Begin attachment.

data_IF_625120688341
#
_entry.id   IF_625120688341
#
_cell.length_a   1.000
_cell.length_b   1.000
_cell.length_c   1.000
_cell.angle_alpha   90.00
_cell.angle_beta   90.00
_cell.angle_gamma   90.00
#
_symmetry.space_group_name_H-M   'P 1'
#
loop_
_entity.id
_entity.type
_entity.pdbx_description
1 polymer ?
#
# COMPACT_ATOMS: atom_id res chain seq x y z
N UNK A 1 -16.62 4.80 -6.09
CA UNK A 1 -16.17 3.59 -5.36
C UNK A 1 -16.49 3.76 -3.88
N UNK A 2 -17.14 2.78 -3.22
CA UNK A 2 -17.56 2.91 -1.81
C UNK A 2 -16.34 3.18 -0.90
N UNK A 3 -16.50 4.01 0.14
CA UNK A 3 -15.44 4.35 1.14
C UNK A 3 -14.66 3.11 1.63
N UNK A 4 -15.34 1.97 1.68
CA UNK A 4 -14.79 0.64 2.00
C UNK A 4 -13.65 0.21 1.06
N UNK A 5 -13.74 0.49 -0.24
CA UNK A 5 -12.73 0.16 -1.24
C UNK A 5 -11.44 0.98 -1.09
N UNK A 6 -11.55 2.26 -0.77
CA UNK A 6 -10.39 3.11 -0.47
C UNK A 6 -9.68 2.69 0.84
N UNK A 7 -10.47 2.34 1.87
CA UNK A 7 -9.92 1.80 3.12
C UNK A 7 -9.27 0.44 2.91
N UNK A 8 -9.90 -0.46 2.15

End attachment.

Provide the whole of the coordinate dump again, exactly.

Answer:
data_IF_625120688341
#
_entry.id   IF_625120688341
#
_cell.length_a   1.000
_cell.length_b   1.000
_cell.length_c   1.000
_cell.angle_alpha   90.00
_cell.angle_beta   90.00
_cell.angle_gamma   90.00
#
_symmetry.space_group_name_H-M   'P 1'
#
loop_
_entity.id
_entity.type
_entity.pdbx_description
1 polymer ?
#
# COMPACT_ATOMS: atom_id res chain seq x y z
N UNK A 1 -16.62 4.80 -6.09
CA UNK A 1 -16.17 3.59 -5.36
C UNK A 1 -16.49 3.76 -3.88
N UNK A 2 -17.14 2.78 -3.22
CA UNK A 2 -17.56 2.91 -1.81
C UNK A 2 -16.34 3.18 -0.90
N UNK A 3 -16.50 4.01 0.14
CA UNK A 3 -15.44 4.35 1.14
C UNK A 3 -14.66 3.11 1.63
N UNK A 4 -15.34 1.97 1.68
CA UNK A 4 -14.79 0.64 2.00
C UNK A 4 -13.65 0.21 1.06
N UNK A 5 -13.74 0.49 -0.24
CA UNK A 5 -12.73 0.16 -1.24
C UNK A 5 -11.44 0.98 -1.09
N UNK A 6 -11.55 2.26 -0.77
CA UNK A 6 -10.39 3.11 -0.47
C UNK A 6 -9.68 2.69 0.84
N UNK A 7 -10.47 2.34 1.87
CA UNK A 7 -9.92 1.80 3.12
C UNK A 7 -9.27 0.44 2.91
N UNK A 8 -9.90 -0.46 2.15